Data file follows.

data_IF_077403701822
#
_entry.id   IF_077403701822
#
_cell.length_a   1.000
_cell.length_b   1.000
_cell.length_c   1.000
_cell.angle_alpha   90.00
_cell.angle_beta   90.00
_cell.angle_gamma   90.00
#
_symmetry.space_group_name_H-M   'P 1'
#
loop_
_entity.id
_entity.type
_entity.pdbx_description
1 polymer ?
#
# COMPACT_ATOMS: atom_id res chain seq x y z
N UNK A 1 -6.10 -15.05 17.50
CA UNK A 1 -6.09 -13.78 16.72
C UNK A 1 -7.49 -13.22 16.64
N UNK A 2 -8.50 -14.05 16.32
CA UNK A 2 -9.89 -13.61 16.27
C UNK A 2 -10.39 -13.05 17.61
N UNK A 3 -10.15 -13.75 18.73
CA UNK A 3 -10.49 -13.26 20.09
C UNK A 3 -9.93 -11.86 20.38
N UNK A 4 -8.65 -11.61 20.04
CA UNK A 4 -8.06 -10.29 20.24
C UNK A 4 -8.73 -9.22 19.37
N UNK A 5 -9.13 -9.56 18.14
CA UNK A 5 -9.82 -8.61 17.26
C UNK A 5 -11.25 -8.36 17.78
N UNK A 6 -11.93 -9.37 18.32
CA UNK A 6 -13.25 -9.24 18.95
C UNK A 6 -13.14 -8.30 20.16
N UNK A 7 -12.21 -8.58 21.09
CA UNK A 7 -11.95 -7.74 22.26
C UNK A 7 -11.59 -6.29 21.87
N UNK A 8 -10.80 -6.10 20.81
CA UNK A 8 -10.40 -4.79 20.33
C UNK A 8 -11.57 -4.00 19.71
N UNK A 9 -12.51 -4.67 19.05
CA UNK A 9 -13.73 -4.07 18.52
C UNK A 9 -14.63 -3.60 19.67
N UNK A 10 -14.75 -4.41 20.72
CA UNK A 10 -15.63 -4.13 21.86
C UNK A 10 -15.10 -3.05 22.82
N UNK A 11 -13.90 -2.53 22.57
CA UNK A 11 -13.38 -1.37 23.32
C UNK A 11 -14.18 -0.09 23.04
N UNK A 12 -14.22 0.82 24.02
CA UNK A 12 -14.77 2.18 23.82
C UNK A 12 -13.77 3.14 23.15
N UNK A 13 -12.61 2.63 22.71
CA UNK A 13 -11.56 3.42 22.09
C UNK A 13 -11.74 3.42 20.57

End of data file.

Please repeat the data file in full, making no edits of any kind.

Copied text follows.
data_IF_077403701822
#
_entry.id   IF_077403701822
#
_cell.length_a   1.000
_cell.length_b   1.000
_cell.length_c   1.000
_cell.angle_alpha   90.00
_cell.angle_beta   90.00
_cell.angle_gamma   90.00
#
_symmetry.space_group_name_H-M   'P 1'
#
loop_
_entity.id
_entity.type
_entity.pdbx_description
1 polymer ?
#
# COMPACT_ATOMS: atom_id res chain seq x y z
N UNK A 1 -6.10 -15.05 17.50
CA UNK A 1 -6.09 -13.78 16.72
C UNK A 1 -7.49 -13.22 16.64
N UNK A 2 -8.50 -14.05 16.32
CA UNK A 2 -9.89 -13.61 16.27
C UNK A 2 -10.39 -13.05 17.61
N UNK A 3 -10.15 -13.75 18.73
CA UNK A 3 -10.49 -13.26 20.09
C UNK A 3 -9.93 -11.86 20.38
N UNK A 4 -8.65 -11.61 20.04
CA UNK A 4 -8.06 -10.29 20.24
C UNK A 4 -8.73 -9.22 19.37
N UNK A 5 -9.13 -9.56 18.14
CA UNK A 5 -9.82 -8.61 17.26
C UNK A 5 -11.25 -8.36 17.78
N UNK A 6 -11.93 -9.37 18.32
CA UNK A 6 -13.25 -9.24 18.95
C UNK A 6 -13.14 -8.30 20.16
N UNK A 7 -12.21 -8.58 21.09
CA UNK A 7 -11.95 -7.74 22.26
C UNK A 7 -11.59 -6.29 21.87
N UNK A 8 -10.80 -6.10 20.81
CA UNK A 8 -10.40 -4.79 20.33
C UNK A 8 -11.57 -4.00 19.71
N UNK A 9 -12.51 -4.67 19.05
CA UNK A 9 -13.73 -4.07 18.52
C UNK A 9 -14.63 -3.60 19.67
N UNK A 10 -14.75 -4.41 20.72
CA UNK A 10 -15.63 -4.13 21.86
C UNK A 10 -15.10 -3.05 22.82
N UNK A 11 -13.90 -2.53 22.57
CA UNK A 11 -13.38 -1.37 23.32
C UNK A 11 -14.18 -0.09 23.04
N UNK A 12 -14.22 0.82 24.02
CA UNK A 12 -14.77 2.18 23.82
C UNK A 12 -13.77 3.14 23.15
N UNK A 13 -12.61 2.63 22.71
CA UNK A 13 -11.56 3.42 22.09
C UNK A 13 -11.74 3.42 20.57